Abortion rights groups in Northern Ireland are firmly opposed to the proposition of a referendum on legalising abortion and are instead pushing for reform from Westminster.
“We don't need a referendum on abortion law in Northern Ireland; it isn't a constitutional matter,” Danielle Roberts, a campaigner with abortion rights group Alliance for Choice, told BuzzFeed News.
“We urge Westminster to step in to end the human rights violations of abortion-seekers in Northern Ireland,” she added.
Since last month’s landslide vote to legalise abortion in the Republic of Ireland, there have been calls to hold a referendum on the issue in Northern Ireland, where abortion remains illegal. Abortion is a devolved issue in Northern Ireland and the Abortion Act 1967, which allows the procedure in the rest of the UK, doesn’t apply there.
While Labour MP Stella Creasy has won wide cross-party support for debating the possibility of reforming the 1861 law that currently prohibits abortion in Northern Ireland, at a meeting of Conservative MPs yesterday, prime minister Theresa May reportedly held firm on her view that the priority should be to reform Northern Ireland’s assembly, which collapsed over a year ago, and allow the devolved government to resolve the matter, according to the Guardian.
This could include the possibility of a referendum on allowing abortion in Northern Ireland.
“It must reflect the will of people there, not the will of a small number of people in Westminster,” said Conservative MP Maria Miller, who has previously told BuzzFeed News she is in favour of holding one. According to reports, Miller is not alone among Tory MPs.
Caitlin de Jode, of the London-Irish Abortion Rights Campaign, whose attention is focused on Northern Ireland following now that the Republic has voted to legalise abortion, also rejected calls for a referendum.
“The Republic of Ireland didn’t have a choice about whether a referendum was necessary because it was a constitutional issue, which is emphatically not the case in [Northern Ireland],” she told us.
“We very much reflect the position of the abortion rights campaign ... who are very clear that a referendum in Northern Ireland would be unnecessary, expensive, and nonbinding.”
Because a referendum in Northern Ireland would not force a change to the law there, de Jode is concerned that even a sitting assembly could block subsequent reform. Arlene Foster, leader of the anti-abortion Democratic Unionist Party, has said that her party does not support reform of abortion law.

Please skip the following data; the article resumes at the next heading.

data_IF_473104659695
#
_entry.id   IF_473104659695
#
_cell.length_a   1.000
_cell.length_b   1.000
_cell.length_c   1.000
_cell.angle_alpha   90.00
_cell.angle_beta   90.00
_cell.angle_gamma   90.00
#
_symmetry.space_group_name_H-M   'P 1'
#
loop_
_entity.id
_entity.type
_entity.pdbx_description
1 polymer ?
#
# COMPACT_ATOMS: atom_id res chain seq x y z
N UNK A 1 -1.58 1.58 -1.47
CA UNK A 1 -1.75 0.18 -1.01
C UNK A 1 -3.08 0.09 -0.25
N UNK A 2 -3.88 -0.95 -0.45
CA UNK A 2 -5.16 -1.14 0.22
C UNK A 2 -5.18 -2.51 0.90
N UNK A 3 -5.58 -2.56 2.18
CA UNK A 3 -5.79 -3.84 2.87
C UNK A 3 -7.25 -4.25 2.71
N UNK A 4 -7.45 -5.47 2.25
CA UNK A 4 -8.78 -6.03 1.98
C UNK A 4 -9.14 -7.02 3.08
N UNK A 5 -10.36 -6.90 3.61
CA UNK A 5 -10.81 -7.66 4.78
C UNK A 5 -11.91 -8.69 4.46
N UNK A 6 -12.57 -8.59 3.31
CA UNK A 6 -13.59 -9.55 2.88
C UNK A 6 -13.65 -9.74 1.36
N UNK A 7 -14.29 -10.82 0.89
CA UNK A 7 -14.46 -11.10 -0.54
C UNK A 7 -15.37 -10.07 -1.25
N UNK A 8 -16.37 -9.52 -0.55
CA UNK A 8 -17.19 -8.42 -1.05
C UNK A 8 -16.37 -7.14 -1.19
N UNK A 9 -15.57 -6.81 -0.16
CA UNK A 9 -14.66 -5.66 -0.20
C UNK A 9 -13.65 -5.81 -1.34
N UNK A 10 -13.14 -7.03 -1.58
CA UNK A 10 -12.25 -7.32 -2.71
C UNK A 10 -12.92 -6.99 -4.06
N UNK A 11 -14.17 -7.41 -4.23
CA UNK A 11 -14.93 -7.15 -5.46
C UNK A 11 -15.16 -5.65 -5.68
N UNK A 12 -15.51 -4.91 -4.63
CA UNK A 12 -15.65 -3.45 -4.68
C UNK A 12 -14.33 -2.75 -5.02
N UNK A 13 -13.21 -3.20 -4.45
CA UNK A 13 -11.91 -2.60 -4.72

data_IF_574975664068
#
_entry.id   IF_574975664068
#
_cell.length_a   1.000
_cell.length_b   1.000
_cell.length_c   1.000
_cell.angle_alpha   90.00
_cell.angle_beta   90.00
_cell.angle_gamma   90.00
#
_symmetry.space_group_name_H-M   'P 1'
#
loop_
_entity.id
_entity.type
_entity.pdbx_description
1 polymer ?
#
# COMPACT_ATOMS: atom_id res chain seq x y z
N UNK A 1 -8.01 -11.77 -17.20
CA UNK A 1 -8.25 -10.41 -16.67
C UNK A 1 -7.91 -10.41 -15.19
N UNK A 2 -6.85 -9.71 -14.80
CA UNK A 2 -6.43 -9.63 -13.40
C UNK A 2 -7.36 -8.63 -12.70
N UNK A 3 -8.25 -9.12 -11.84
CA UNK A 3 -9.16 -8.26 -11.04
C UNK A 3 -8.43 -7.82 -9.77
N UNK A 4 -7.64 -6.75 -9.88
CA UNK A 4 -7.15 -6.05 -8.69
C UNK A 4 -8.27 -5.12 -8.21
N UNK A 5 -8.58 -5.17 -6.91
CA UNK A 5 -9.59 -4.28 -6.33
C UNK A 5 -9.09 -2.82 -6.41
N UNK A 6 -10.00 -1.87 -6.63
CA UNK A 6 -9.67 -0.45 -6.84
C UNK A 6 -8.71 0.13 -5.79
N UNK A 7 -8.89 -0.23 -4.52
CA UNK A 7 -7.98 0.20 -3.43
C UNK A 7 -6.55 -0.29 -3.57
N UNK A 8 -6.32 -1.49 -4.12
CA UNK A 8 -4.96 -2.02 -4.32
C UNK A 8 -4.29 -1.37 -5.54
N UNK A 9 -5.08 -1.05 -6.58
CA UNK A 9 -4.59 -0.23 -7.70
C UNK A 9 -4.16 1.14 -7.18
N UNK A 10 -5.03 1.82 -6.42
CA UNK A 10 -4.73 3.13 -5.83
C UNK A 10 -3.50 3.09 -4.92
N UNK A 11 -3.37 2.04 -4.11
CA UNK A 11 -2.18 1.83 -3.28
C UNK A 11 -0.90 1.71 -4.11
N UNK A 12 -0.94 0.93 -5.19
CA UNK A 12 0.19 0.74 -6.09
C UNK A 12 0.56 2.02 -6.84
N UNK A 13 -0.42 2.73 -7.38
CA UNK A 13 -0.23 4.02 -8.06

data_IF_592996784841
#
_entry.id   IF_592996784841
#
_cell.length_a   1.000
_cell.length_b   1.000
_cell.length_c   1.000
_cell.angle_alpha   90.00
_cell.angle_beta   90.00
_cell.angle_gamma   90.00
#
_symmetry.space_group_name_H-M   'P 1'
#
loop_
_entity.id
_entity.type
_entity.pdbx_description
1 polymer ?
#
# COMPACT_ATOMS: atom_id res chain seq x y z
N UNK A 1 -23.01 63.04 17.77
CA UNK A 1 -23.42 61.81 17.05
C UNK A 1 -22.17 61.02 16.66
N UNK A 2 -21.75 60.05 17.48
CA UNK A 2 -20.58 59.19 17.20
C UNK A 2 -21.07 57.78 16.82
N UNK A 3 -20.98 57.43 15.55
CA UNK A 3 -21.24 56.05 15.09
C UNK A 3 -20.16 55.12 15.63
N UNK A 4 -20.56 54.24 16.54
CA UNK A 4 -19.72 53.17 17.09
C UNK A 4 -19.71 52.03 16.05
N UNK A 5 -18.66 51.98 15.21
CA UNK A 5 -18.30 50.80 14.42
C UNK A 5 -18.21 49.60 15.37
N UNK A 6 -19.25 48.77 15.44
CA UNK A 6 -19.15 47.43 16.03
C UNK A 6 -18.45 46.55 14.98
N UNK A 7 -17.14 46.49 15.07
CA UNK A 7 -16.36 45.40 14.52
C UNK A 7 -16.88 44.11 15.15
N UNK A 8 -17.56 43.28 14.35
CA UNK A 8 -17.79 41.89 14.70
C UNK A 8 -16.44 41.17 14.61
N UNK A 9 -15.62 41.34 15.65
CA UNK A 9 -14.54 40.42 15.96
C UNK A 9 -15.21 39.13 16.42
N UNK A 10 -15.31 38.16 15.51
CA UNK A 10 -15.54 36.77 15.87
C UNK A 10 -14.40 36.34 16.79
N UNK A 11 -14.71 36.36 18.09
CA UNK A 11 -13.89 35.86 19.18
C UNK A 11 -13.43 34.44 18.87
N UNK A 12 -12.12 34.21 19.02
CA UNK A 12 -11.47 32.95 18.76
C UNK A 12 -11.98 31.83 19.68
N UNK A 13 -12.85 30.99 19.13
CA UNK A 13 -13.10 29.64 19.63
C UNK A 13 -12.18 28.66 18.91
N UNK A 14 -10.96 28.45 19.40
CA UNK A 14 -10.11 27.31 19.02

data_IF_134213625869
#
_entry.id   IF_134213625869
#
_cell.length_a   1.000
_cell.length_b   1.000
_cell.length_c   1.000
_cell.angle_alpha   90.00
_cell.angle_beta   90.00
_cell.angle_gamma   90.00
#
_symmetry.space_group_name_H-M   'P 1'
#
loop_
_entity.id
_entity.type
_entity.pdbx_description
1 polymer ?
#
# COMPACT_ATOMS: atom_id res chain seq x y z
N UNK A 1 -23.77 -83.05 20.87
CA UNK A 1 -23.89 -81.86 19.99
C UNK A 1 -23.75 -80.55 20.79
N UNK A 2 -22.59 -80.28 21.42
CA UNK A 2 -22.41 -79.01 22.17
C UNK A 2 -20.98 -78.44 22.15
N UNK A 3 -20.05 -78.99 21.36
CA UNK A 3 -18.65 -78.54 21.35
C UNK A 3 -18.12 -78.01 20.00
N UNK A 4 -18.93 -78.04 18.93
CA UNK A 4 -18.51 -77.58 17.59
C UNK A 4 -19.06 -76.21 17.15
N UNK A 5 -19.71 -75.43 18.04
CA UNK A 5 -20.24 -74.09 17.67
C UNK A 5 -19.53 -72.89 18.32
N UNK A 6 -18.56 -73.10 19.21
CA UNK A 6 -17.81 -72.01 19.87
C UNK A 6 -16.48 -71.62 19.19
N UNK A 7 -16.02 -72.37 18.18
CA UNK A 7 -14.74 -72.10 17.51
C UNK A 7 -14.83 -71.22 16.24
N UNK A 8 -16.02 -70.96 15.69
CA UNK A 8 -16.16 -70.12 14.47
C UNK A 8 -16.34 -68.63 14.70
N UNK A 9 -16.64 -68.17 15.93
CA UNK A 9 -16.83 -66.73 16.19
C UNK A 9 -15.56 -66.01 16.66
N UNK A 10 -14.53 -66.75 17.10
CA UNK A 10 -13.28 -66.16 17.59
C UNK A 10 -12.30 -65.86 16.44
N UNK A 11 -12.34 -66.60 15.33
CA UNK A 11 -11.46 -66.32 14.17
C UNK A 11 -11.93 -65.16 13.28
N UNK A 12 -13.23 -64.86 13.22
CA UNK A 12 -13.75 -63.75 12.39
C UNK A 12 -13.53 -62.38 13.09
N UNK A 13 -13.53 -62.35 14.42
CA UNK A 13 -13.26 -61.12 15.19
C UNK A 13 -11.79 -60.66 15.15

“Even if we had a referendum, we’d still need legislation to enact it and some DUP MLAs have said that regardless of any vote that they would block attempts to reform the law,” de Jode said.
“It seems at the moment that Stormont is a dead end in terms of introducing that change, which is why we’re so focused on Westminster.”
Abortion rights campaigners who BuzzFeed News met in Belfast on Saturday were also dismissive of a referendum.
In the Republic of Ireland, much credit was given to women’s personal stories of travelling for abortion for swinging the vote, and Ellen McVey, who had recently joined Alliance for Choice, told us that it felt unfair for Northern Irish women to be put through a similar experience when the government could act. “It was very painful for people to have to tell their stories and also reading them was horrible too,” she said.
Vicky Loughran, also a campaigner with Alliance for Choice, felt a referendum would be a “cop-out” by the government. “It’s a human rights issue, not a constitutional issue, so we need Westminster to step in. It should be something they should legislate on,” she said.
“A referendum would be no more than an opinion poll. I don’t think it would do any good in the long term.”
Alliance for Choice campaigner Stephen Donnan agreed that abortion was a human rights issue in Northern Ireland and called on Westminster to make a change.
“UK is a signatory of human rights bodies, so they have a responsibility to change the law on this and other issues as well,” he said.
“A referendum would be a lot of resource, time, and energy and it would give credence to the idea that human rights should be subject to the public mood.
“That’s the wrong message to send out.”